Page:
Like their peers in many municipalities across the country, Fresno policymakers are currently considering what role privatization should play in addressing their current and future fiscal challenges. However, privatization is a complex subject and takes many forms, so it is helpful to have an overview of the subject in deciding how to use privatization moving forward.
Over the last half century, governments of all political complexions have increasingly embraced privatization—shifting some or all aspects of government service delivery to private sector provision—as a strategy to lower the costs of government and achieve higher performance and better outcomes for tax dollars spent.
Recent decades have seen privatization shift from a concept viewed as radical and ideologically based to a well-established, proven policy management tool. Indeed, local policymakers in many jurisdictions in the U.S. and around the world have used privatization to better the lives of citizens by offering them higher quality services at lower costs, delivering greater choice and more efficient, effective government.
In the 21st century, government's role is evolving from service provider to that of a broker of services, as the public sector is increasingly relying far more on networks of public, private and non-profit organizations to deliver services. Virtually every local government service—from road maintenance, fleet operations and public works to education, recreation and public health services—has been successfully privatized at some point in time somewhere around the world.
This trend is not confined to any particular region, or to governments dominated by either major political party. In fact, privatization is a bipartisan trend, embraced by pragmatic local policymakers from both sides of the aisle. The reason for the widespread appeal of privatization is straightforward: it works. Decades of successful privatization policies have proven that private sector innovation and initiative can do certain things better than the public sector. Privatization can also boost the local economy and tax base, as private companies under government contract pay taxes into government coffers and offer employment to communities.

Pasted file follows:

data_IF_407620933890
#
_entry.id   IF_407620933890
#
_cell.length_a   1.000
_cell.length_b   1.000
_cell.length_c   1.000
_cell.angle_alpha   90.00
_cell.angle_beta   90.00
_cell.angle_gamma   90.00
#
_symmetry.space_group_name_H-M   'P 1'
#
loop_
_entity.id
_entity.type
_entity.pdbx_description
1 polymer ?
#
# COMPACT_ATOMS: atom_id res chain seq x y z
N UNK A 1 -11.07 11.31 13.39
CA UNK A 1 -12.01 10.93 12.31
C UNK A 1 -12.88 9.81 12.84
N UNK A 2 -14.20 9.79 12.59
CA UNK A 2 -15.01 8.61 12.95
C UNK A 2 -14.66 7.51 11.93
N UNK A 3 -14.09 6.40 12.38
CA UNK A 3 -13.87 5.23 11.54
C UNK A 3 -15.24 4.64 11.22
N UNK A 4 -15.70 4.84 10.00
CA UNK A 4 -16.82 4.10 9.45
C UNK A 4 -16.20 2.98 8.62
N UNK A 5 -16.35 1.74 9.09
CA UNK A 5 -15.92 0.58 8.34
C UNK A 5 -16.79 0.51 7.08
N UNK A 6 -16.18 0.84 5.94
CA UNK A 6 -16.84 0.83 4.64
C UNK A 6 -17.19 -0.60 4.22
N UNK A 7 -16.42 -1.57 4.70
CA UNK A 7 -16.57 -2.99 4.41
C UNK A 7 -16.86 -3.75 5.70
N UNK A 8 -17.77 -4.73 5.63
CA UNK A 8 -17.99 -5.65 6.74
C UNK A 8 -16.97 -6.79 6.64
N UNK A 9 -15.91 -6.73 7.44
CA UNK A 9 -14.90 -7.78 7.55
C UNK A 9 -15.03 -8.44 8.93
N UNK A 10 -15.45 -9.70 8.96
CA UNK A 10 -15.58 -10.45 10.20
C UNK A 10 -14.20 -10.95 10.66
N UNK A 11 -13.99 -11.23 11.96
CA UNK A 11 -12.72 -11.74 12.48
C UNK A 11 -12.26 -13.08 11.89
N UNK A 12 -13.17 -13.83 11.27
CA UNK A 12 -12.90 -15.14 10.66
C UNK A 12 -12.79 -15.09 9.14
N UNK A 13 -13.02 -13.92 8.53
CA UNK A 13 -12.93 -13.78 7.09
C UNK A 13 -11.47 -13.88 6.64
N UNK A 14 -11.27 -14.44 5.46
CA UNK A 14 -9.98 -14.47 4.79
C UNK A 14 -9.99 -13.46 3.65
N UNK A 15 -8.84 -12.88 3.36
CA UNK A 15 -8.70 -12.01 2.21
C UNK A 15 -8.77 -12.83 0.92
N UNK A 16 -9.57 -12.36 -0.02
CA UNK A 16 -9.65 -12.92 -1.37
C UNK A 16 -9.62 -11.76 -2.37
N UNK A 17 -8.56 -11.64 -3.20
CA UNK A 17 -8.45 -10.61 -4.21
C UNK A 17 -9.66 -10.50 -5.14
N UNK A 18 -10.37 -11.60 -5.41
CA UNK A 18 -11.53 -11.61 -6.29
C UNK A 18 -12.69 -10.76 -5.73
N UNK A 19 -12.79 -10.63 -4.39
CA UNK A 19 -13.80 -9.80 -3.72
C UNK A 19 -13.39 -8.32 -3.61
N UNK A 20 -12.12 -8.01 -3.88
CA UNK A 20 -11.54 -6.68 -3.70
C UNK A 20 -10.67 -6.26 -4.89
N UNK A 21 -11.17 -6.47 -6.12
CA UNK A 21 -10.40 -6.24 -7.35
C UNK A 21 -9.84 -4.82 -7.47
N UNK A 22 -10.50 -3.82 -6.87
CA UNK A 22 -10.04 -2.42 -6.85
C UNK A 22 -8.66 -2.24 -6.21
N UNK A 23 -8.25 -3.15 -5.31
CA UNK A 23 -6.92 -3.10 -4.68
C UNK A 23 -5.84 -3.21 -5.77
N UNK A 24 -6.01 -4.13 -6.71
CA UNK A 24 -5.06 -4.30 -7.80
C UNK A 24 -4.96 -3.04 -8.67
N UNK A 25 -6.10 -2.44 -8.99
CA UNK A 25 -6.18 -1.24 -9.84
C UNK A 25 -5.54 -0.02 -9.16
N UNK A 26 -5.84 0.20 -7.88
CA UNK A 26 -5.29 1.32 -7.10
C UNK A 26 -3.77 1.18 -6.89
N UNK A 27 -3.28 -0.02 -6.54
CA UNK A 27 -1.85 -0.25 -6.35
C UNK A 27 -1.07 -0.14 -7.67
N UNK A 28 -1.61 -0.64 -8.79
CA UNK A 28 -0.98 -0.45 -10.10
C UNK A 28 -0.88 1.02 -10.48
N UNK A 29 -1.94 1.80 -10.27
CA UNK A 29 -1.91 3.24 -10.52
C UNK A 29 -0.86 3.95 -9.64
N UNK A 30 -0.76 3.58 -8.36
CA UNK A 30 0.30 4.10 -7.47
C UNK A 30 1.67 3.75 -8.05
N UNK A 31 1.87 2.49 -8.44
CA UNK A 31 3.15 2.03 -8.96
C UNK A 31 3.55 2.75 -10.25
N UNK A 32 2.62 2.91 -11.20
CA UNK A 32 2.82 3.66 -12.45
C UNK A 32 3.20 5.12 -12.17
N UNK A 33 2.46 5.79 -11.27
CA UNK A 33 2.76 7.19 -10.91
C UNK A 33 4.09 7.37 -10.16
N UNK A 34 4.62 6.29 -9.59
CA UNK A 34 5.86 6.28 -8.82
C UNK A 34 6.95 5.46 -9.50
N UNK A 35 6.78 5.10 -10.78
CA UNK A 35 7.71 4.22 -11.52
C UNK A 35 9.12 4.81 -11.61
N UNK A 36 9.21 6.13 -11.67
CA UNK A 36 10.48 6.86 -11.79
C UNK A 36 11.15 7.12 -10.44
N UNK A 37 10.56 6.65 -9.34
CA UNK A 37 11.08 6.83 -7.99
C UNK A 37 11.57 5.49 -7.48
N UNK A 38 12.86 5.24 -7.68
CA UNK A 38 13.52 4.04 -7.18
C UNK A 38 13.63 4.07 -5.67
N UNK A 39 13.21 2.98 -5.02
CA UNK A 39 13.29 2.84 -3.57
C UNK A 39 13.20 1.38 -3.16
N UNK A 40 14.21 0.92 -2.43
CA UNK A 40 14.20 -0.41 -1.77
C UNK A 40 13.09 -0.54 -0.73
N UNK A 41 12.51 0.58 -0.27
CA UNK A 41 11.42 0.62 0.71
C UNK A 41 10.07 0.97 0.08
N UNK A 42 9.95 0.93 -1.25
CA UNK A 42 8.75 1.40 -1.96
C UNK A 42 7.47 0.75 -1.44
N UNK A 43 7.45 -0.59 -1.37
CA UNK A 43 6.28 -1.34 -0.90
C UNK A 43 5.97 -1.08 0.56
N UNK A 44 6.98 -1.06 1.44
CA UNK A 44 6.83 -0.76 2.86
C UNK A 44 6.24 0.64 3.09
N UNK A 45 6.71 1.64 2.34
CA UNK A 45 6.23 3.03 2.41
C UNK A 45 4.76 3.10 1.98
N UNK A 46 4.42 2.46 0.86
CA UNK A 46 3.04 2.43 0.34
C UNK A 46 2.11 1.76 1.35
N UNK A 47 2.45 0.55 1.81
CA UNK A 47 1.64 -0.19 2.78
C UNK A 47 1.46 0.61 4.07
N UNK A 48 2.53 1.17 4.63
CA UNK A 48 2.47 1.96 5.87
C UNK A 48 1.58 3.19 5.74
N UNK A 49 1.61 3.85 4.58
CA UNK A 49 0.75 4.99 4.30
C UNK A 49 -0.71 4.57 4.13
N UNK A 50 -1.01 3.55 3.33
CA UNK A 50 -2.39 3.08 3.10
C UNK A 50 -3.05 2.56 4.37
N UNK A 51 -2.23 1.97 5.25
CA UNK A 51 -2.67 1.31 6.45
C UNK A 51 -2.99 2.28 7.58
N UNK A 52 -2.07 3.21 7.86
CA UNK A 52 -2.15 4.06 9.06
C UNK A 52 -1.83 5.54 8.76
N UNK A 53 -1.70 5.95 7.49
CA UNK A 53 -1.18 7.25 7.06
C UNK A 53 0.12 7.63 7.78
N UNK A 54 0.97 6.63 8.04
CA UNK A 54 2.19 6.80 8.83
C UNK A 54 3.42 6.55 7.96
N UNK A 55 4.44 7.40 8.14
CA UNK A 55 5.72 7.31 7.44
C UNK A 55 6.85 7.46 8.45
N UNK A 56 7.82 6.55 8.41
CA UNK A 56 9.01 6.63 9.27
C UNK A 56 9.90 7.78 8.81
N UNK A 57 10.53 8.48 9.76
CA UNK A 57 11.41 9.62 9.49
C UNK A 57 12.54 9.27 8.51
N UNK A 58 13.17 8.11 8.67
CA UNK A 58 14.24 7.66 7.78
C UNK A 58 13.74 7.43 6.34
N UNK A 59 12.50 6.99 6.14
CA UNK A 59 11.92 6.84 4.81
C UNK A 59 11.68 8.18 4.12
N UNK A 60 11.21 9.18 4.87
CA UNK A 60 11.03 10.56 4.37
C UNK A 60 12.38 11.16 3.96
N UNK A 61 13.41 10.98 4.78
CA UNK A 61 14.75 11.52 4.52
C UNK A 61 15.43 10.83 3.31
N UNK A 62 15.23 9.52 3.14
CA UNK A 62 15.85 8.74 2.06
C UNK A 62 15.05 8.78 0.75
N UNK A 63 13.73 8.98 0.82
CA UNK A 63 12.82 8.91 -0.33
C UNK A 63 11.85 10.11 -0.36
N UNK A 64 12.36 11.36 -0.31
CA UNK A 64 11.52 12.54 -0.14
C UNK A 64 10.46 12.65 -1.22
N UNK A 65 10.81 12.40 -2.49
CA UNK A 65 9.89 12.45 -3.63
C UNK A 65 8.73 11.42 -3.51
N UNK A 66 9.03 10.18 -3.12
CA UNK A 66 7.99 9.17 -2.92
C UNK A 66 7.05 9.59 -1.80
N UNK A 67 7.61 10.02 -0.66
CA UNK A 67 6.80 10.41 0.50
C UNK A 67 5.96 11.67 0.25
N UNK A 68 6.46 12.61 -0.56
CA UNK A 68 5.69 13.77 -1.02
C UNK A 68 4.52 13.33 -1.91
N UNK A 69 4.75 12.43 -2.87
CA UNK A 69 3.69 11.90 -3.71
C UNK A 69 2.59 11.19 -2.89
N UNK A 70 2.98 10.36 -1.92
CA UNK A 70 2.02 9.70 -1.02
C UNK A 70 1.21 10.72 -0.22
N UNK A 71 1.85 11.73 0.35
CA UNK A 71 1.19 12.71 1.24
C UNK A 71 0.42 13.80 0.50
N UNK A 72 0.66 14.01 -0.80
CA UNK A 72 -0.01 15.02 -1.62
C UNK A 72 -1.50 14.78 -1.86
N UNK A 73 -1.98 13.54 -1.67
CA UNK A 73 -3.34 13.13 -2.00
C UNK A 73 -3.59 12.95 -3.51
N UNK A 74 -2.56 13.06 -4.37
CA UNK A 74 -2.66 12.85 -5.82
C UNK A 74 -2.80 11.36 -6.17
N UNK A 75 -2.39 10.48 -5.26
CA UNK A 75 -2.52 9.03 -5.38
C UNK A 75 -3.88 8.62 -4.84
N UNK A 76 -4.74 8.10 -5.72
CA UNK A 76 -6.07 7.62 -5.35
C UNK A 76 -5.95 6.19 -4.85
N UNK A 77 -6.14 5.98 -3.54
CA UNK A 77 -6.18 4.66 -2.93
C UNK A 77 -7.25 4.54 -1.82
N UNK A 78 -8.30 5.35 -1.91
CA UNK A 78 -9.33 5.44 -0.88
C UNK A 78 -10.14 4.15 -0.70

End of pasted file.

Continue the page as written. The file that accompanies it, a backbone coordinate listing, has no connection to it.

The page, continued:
As they continue to explore ways to navigate current budget challenges and better prepare themselves for unforeseen future fiscal headwinds, Fresno policymakers should ask fundamental questions about how their city government operates and whether there is a better way. This Reason Foundation policy brief provides an overview of common goals and types of privatization, how local governments use privatization, recent highlights from local government privatization efforts across the country, myths and facts, and more.